April 27, 2016

Nurses advance careers with advanced degrees

Two UMHS nurses, one early-career and one mid-career, are charting new professional directions for themselves with an advanced degree in health informatics.

 

tawny apsley michelle bochinski
Tawny Apsley and Michelle Bochinski are nurses currently pursuing master's of health informatics degrees at the University of Michigan.

 Helping fellow nurses
Tawny Apsley graduated from the School of Nursing at the University of Michigan in 2013 and began working in the U-M health system that fall. A registered nurse in U-M hospital’s inpatient adult rehabilitation unit, she was eventually promoted to charge nurse, with more managerial responsibilities such as assigning nurses to patients.

Even though she held a four-year degree, Tawny always knew she wanted to earn an advanced degree, though she wasn’t sure what it should be. She considered becoming a nurse practitioner or a nurse-midwife. She became intrigued by a new program being offered by the School of Information (UMSI) and the School of Public Health, a master of health informatics.

“I was the tech person on the floor, the one people would come to with their computer questions,” she says. “When I found out about the MHI program, it seemed to be the one I was looking for.” She investigated and ended up applying, beginning her studies in fall 2015. “I worried a little that I might not have the necessary technical background, but that hasn’t been a problem,” she says.

Tawny remembers working the night that UMHS switched over to MiChart, an electronic health record (EHR) system. “Everything stopped for five hours while the hospital made the transition from paper to pixels,” she said.  Right away, Tawny saw visible, beneficial changes to patient care as a result of that information upgrade, such as the fact that now prescribed meds would carry a barcode that the nurse could scan to make sure they had the right prescription.

One year into the two-year program, Tawny is enthusiastic about the new career opportunities open to her and the chance to have a real impact in the health care field.

“This program is a great option for someone who wants to work in the caring field, but not necessarily at a patient’s bedside,” she says. “In health informatics, you can have a global impact on the nursing field, not only helping patients but also helping your fellow nurses. It’s a way to keep your hand in nursing, but take that experience to another field and have an impact there.”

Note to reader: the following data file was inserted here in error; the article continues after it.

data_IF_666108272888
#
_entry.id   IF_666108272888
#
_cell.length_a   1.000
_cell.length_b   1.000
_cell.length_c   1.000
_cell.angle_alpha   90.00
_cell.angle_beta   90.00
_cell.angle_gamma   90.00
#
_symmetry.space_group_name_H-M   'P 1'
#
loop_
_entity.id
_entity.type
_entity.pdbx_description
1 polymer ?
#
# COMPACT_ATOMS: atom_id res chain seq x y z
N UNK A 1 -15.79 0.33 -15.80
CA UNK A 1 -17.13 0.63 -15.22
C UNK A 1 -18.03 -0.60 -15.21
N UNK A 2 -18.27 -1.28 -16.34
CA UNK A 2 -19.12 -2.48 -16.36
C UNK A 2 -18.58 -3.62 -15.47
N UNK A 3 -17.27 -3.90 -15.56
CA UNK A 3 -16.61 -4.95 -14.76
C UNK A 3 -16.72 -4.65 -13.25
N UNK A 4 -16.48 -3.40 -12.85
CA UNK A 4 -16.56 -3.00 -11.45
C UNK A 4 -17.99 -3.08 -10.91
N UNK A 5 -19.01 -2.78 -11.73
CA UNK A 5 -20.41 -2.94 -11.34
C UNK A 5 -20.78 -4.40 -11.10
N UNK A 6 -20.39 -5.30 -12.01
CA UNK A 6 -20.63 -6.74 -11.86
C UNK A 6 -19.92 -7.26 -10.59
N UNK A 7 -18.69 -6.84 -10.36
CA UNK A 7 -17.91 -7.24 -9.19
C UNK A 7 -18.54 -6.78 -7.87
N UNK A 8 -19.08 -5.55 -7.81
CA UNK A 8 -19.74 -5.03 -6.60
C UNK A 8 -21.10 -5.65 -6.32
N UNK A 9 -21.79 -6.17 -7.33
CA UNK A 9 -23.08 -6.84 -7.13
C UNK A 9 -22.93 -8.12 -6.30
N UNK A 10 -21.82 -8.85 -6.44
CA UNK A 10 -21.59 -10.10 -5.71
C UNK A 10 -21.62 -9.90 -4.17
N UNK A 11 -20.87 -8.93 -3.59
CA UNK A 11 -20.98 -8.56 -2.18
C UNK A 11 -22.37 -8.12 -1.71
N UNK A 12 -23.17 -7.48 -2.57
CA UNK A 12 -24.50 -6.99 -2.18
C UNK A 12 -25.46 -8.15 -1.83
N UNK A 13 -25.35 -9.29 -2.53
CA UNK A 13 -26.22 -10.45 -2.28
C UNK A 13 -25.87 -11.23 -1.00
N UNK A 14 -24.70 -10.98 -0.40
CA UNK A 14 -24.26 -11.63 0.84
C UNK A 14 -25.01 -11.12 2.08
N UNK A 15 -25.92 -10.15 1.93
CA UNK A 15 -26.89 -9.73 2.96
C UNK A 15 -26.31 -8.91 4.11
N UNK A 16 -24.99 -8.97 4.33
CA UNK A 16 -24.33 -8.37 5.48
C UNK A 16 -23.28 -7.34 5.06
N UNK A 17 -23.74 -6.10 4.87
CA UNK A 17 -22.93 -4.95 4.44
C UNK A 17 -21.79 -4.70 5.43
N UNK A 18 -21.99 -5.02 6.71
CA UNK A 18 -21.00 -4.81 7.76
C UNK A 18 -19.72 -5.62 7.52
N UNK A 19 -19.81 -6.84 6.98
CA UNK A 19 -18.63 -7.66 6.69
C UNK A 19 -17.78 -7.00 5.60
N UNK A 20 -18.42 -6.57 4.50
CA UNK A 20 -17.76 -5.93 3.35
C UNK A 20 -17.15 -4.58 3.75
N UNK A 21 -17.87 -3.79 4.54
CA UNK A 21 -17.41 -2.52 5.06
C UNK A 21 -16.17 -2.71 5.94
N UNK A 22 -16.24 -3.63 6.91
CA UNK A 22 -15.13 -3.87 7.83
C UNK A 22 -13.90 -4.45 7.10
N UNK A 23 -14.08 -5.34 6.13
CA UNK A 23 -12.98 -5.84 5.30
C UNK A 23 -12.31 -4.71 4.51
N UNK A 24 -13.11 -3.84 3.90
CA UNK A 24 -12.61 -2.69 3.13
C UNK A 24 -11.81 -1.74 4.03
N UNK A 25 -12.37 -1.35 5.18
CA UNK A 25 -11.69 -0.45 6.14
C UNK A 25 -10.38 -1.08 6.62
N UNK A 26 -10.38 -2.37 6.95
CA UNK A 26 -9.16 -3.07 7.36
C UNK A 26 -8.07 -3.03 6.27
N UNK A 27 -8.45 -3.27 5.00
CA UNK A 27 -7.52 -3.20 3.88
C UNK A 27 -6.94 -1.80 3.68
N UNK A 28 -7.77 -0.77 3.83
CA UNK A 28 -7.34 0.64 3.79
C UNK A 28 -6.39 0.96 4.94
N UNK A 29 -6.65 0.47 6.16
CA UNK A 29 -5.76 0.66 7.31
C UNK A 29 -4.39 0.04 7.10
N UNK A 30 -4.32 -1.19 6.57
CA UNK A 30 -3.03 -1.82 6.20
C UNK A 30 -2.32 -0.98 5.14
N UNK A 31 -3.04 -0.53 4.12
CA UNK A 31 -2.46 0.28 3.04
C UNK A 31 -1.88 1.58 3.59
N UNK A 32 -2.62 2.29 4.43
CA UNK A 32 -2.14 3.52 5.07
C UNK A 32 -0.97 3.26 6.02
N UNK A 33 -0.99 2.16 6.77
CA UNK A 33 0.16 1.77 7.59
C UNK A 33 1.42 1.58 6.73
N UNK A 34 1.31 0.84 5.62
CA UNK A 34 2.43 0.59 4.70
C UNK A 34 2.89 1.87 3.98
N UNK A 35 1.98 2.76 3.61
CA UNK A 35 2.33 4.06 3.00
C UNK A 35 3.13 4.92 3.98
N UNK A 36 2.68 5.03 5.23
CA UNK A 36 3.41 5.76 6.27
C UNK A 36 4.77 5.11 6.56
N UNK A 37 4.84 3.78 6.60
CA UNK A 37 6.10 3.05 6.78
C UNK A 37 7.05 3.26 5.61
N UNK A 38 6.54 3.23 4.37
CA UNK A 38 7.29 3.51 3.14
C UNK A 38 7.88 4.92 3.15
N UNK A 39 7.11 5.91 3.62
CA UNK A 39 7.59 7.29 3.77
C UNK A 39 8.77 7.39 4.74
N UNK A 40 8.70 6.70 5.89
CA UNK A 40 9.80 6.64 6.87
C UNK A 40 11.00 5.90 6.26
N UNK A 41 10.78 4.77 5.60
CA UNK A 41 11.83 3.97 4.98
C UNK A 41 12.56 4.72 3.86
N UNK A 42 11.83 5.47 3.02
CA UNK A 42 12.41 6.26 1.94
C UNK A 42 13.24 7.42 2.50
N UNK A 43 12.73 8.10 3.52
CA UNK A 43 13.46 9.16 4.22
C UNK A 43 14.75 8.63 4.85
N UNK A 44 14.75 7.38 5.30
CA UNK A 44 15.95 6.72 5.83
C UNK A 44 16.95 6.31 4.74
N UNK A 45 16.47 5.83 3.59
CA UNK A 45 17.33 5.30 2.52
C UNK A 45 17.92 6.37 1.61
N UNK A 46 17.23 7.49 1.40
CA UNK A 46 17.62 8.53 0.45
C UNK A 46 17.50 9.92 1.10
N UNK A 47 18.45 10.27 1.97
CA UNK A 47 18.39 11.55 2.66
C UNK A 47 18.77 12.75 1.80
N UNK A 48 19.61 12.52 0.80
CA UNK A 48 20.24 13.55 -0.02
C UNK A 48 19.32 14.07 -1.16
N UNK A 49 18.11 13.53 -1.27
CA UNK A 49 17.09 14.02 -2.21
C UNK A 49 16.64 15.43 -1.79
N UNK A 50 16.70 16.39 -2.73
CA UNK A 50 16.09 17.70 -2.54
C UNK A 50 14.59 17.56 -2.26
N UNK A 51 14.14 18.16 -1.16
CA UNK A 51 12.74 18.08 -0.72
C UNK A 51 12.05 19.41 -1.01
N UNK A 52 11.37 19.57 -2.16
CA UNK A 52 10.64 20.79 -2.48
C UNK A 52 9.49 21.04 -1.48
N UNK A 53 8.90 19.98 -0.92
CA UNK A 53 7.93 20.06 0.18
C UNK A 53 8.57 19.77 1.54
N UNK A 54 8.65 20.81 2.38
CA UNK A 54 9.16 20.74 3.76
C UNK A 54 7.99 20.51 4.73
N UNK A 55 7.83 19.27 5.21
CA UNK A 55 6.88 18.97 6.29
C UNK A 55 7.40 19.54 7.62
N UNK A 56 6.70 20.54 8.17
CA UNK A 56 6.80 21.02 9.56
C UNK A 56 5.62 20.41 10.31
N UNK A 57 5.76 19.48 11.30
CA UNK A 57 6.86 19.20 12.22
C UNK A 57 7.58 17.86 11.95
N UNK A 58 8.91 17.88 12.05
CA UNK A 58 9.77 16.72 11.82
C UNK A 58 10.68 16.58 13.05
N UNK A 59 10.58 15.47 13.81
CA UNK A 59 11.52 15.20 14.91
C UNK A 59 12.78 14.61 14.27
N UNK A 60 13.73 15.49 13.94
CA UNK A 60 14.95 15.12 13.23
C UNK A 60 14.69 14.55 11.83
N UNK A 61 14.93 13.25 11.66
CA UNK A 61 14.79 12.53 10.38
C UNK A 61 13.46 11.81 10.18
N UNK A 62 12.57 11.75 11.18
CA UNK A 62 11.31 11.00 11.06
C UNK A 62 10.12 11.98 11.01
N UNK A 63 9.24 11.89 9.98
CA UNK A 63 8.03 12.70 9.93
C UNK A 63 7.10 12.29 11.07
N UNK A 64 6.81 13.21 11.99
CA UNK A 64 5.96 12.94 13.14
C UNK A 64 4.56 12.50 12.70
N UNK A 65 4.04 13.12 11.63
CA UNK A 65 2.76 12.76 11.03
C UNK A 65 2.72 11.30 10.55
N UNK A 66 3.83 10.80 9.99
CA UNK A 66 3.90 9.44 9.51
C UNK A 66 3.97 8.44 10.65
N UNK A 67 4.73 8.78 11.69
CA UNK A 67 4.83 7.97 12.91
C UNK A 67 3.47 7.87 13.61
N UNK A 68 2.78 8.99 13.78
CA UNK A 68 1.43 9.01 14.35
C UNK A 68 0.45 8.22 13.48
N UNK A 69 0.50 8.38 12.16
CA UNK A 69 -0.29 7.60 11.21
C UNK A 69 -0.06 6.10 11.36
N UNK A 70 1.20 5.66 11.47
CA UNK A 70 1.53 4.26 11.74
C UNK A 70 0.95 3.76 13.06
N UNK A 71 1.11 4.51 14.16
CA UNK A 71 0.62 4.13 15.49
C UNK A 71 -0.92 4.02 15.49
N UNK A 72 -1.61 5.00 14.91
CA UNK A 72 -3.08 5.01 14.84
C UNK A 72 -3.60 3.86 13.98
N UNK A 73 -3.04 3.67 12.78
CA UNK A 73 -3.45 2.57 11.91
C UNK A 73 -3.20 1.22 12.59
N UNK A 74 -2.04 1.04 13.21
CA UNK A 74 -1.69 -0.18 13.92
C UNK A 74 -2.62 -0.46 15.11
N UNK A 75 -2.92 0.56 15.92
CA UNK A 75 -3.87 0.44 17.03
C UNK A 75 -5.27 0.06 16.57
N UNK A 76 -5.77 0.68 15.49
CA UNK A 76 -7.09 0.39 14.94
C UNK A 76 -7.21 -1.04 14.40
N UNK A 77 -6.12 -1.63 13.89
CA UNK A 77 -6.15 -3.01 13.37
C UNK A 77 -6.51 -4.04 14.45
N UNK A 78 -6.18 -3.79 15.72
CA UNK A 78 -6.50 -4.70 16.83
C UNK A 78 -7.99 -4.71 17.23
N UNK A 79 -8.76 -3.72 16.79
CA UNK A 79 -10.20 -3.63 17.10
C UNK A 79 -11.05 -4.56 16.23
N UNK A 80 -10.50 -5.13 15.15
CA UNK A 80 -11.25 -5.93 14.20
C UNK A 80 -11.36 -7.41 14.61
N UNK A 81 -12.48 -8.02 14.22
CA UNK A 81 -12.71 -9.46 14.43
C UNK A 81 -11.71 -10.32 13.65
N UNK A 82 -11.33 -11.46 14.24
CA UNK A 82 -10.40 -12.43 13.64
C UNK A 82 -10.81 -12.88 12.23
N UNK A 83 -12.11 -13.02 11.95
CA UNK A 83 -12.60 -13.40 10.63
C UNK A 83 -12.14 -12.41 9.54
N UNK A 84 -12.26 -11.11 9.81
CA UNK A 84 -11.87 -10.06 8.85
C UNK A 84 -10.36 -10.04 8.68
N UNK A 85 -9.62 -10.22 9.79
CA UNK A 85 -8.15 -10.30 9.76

This summer, she will be interning at a startup in San Mateo, CA, that designs patient portals for lab results that include an educational component. When a patient logs in to get their cholesterol count, for example, they will receive information on cholesterol and why it matters.

Her emphasis now is on user experience, and she finds it very helpful to have a clinician’s eyes on the process. “As a nurse myself, I know better than an outsider how nurses work, and what they need. Being a user of the system gives me a valuable perspective on how to improve the user experience.

“As a nurse with a master of health informatics, I can have a say in policy making, in designing solutions and providing a better user experience for other nurses and patients. I’m ecstatic that I decided to pursue this program.”

Nurses know data
MHI student Michelle Bochinski worked as a nurse “in the trenches” for 20 years before a call for volunteers took her career in a new direction.

After graduating with a BSN in the Philippines, where she’s from, she had moved to Michigan, working at University of Michigan Health System in trauma-burn, surgical acute care, the pediatric ICU and, for 14 years, the pediatric operating room at Mott Children’s Hospital.

In 2014 as UMHS prepared to implement MiChart, Michelle volunteered to train other nurses in the operating room and post-anesthesia care units how to use the system.

While training for her new role, Michelle had the opportunity to meet the system’s developers and started asking questions. “I asked, ‘Why can’t we have this button cascade to this button? Because that’s how my workflow is.’”

When the developers told her that was just how the system was designed, she became curious about what was behind it and started looking into master’s programs.

Wanting to stay in Michigan, Michelle first considered an MSN from the U-M School of Nursing, then decided to have a look at other programs the university offered. That’s when she learned about the MHI degree and decided to pursue it.

After all, she says, nurses already deal with data constantly, from documenting vital signs to barcoding medications. “As nurses, we are in the trenches of all of this. We integrate data, we analyze data, it’s incorporated into our workflow. We’re surrounded by it.”

This is more important than ever in today’s healthcare system, she adds, where nurses must combine healthcare skills with technical and analytical skills in what she calls “the trifecta.” “If you have all these three skills, you have leverage.”

She’s able to balance another trifecta—family, part-time work and full-time school—by being methodical and organized, she adds.

As her first year in the program ends, Michelle is preparing for her internship at UMHS Learning Health Sciences. She’ll be working with research analyst and UMSI PhD student Allen Flynn on a digital learning health system designed to make the path from research to practice more iterative and ongoing. She’ll also continue to work part time in her capacity as EHR specialist.

Having seen firsthand the transition from paper charting to electronic, she says, “I feel like I have been working in healthcare informatics since before the field existed.”